That leaves the big question, though, doesn’t it? Why didn’t God answer my prayers about Michaela? I can’t tell you the definitive answer to that right now. One day, when the story has reached its conclusion, I think I probably will be able to, but at this moment, I just don’t have the information. I don’t even have Michaela’s side of it. Did God answer her prayers? I don’t know. Just because the prayers were not answered in the exact way I thought they should be does not mean they were ignored. And is there some great, high purpose in it? This morning in my Bible study I happened to be reading the story of Joseph, one of my favorites in the Bible, for obvious reasons. Joseph was sold into slavery by his brothers, who then told his father that he had been killed by wild animals. His father grieved for many years over the loss of Joseph, who had been his favorite son. Meanwhile, Joseph had been highly favored by God and had risen to become the overseer for the entire land of Egypt. Having interpreted Pharaoh’s dreams to mean that there would be several years of plenty, followed by several years of famine, Joseph had been put in charge of the land in order to set aside enough food to weather the famine. Joseph’s brothers traveled from the land of Canaan to Egypt to buy food for their families, and eventually Joseph revealed to them who he was, and asked them to bring the whole family to live in the land of Goshen so that he could provide for them during the five years of famine yet to come. The evil thing that had befallen Joseph had turned out for good, as he was able to save the lives of many, including his family. Meanwhile, Joseph’s father, Jacob, was told that his son was alive, and his heart stood still. I can never read this without it bringing tears of joy to my eyes. Jacob’s son, who he thought was dead, was alive, and he went to him, and the Bible says they fell into each other’s arms and wept. (Genesis 45-46 if you want to read it yourself.)
What great good could be accomplished by God allowing Michaela to be kidnapped and by not answering my prayers to bring her home? I don’t know, any more than Jacob knew in all those years that his “dead” son was living in Egypt, building up stores of grain that would keep Jacob and his family alive during the famine. That I don’t know doesn’t mean it cannot be true. When I say that God “allowed” Michaela to be kidnapped, please don’t confuse that with God “causing” her to be kidnapped. We live in this world, and we co-exist with evil, and all parties possess free will. The Bible tells us that “we know that all things work together for good to those who love God, to those who are called according to His purposes.” (Romans 8:28) We know that not all our prayers are going to be answered. There are some things that must be. We all must die, sometime, some way. Because of that we can’t all be healed always. We can, however, have faith that death is not the end, that there is something better. I can have that faith for Michaela. I can believe that we will ultimately be reunited, and in the span of eternity our suffering here will become small, but perhaps the good it may have done will become great, even if that good amounts to the touching of just one small, hurting soul, and bringing about healing and reconciliation.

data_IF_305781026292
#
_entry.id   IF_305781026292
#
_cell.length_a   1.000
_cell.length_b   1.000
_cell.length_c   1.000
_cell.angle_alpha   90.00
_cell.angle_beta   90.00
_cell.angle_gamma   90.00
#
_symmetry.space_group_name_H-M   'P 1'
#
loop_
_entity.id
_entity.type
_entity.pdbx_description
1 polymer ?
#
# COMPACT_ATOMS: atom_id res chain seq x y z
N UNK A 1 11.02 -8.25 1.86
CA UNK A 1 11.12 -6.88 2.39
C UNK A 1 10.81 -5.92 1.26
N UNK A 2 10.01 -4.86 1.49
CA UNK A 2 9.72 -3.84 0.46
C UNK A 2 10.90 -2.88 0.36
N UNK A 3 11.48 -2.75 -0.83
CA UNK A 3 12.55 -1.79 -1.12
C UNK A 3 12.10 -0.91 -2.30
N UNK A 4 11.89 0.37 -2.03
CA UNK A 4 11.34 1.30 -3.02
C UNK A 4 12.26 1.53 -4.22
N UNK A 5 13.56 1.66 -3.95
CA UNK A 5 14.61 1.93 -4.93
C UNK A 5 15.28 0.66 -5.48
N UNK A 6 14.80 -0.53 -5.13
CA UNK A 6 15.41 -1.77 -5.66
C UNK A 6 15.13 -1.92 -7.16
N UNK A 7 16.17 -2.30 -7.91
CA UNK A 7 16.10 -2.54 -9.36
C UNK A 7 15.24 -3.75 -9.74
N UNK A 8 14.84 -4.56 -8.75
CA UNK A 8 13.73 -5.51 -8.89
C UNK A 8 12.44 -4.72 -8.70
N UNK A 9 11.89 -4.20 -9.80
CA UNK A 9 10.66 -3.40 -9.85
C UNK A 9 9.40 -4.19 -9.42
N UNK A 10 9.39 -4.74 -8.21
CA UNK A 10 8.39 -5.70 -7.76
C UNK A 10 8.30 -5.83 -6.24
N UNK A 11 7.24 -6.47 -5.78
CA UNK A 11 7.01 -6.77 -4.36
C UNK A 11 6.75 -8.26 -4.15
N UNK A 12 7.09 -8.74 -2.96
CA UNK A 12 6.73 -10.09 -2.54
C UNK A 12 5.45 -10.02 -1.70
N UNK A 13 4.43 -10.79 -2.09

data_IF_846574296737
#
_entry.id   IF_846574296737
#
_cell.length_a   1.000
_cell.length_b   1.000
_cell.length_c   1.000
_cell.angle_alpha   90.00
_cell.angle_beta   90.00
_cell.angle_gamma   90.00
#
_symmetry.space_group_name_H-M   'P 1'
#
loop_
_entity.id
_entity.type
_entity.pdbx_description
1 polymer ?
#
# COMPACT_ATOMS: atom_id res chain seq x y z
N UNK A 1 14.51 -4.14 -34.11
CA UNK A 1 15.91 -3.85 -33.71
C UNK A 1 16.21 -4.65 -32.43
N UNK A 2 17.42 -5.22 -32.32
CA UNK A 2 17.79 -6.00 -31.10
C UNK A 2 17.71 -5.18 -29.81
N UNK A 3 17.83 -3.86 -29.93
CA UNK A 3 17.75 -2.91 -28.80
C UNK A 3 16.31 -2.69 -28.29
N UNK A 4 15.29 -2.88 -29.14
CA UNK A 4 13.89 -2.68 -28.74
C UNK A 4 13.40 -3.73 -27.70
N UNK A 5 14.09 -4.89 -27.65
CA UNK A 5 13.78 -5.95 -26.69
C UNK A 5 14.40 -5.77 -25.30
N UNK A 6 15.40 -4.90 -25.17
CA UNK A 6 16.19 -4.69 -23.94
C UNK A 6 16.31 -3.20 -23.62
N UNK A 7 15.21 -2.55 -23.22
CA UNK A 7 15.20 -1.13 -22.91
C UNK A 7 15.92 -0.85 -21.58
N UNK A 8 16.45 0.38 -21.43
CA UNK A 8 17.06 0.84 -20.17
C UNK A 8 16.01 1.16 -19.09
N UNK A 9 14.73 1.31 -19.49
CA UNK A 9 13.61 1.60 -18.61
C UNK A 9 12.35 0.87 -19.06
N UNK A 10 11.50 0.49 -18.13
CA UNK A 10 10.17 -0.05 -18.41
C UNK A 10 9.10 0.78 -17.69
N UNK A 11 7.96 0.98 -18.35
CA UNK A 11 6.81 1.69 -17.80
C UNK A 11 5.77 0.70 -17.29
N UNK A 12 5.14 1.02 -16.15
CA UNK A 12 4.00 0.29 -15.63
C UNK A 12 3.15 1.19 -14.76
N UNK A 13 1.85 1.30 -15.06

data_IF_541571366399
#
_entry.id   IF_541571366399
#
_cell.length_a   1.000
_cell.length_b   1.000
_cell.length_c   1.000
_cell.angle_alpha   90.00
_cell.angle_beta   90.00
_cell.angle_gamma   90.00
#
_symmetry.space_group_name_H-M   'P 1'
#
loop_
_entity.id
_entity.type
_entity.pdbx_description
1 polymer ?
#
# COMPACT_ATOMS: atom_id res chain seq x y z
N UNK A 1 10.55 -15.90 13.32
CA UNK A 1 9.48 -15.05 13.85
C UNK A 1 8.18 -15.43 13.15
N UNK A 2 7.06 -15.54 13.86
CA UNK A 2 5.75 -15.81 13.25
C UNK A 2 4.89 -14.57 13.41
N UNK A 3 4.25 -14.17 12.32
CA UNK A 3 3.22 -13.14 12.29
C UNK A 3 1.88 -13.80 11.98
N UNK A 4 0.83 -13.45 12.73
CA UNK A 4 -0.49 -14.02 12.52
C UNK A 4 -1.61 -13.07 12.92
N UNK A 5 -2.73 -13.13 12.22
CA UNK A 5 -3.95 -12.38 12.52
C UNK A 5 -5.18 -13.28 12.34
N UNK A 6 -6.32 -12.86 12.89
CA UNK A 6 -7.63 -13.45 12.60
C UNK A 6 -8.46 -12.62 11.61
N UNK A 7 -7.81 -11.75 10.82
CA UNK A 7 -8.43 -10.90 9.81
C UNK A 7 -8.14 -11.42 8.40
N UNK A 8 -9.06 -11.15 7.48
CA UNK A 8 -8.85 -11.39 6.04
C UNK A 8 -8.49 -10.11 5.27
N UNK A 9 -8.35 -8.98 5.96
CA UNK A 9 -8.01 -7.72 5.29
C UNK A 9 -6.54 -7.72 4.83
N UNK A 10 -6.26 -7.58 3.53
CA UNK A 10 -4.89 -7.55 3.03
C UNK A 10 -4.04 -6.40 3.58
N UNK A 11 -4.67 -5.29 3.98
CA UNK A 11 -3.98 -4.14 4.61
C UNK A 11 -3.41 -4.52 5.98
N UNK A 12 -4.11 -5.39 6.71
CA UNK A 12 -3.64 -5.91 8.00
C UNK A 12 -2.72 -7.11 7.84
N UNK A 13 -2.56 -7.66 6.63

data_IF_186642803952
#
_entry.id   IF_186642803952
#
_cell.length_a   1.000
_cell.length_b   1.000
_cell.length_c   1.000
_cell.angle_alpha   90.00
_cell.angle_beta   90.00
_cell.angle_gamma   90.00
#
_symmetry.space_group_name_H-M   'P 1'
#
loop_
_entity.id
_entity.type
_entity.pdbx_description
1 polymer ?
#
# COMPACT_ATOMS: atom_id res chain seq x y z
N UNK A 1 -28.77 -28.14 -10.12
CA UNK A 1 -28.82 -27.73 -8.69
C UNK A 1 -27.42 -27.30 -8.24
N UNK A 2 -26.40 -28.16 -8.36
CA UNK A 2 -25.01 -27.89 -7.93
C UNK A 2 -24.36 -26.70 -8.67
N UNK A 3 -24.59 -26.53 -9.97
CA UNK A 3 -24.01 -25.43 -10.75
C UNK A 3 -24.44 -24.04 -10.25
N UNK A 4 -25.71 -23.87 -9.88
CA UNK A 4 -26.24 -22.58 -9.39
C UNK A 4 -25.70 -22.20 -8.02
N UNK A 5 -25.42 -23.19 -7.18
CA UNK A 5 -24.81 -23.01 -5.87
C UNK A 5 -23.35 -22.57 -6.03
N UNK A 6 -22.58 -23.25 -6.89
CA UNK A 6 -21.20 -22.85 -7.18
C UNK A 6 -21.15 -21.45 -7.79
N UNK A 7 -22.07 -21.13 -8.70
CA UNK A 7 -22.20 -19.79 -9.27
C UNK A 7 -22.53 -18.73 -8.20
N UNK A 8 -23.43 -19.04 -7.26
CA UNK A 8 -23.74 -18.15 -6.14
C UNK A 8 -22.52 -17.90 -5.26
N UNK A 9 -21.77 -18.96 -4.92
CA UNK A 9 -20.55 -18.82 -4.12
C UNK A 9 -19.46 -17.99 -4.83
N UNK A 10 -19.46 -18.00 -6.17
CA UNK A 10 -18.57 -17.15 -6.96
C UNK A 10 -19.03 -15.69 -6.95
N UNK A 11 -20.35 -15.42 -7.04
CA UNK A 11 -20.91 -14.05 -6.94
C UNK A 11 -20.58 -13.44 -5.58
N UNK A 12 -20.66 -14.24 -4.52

My son concluded that his faith had been based on nothing but “emotions.” To that I say, yeah? So? On the basis of “emotions” you believe in another person sufficiently to commit your entire life to them in marriage. On the basis of “emotions” you invest your heart and soul into a child. Through “emotions” you create great art. And if God reaches out and touches you, it will generate “emotions” for sure! It will also generate change in your life. If your faith is weak, God will provide what you need to make it strong. In the end, a lot of our questions are probably dumb and not really questions at all. They are just things we hang onto that would be better left behind. Because of my nature I am still pursuing them, and if I get answers I will share them, either here, or on my other blog, at http://www.just-sharon.com. But in the meantime, just as I have never fully understood how the internet works yet I continue to post blogs on it, I will continue to seek God’s will.
To those who doubt, just look at the night sky. Does it go on forever? And ever? And ever? How can that be? How can that not be? Think about time, this moment you are in, with moments stretching out before and after, endlessly. Our minds cannot begin to comprehend these things, which must be so. Look at all that exists and wonder, how could this all have come from abso-frickin-lutely nothing? All our questions about the existence of God pale in comparison to the questions that must be asked about existence itself, period. Just be willing to ask the questions, and then be willing to hear the answers. I would include my son in this challenge. Don’t assume you know things you don’t know, even if they are questions. Our brains are limited. Our hearts are infinite.
Michaela, when you were a child I told you that if ever you needed help and I was not there to help you, you should ask God, and he would help you. My greatest desire is to one day hear how he did that.
I love you forever, baby girl. I feel in this moment the first time I held you in my arms, and I feel the next time I will hold you in my arms. God bless you, my love. If you are still here on this earth, remember that God has never stopped loving you, and neither have I.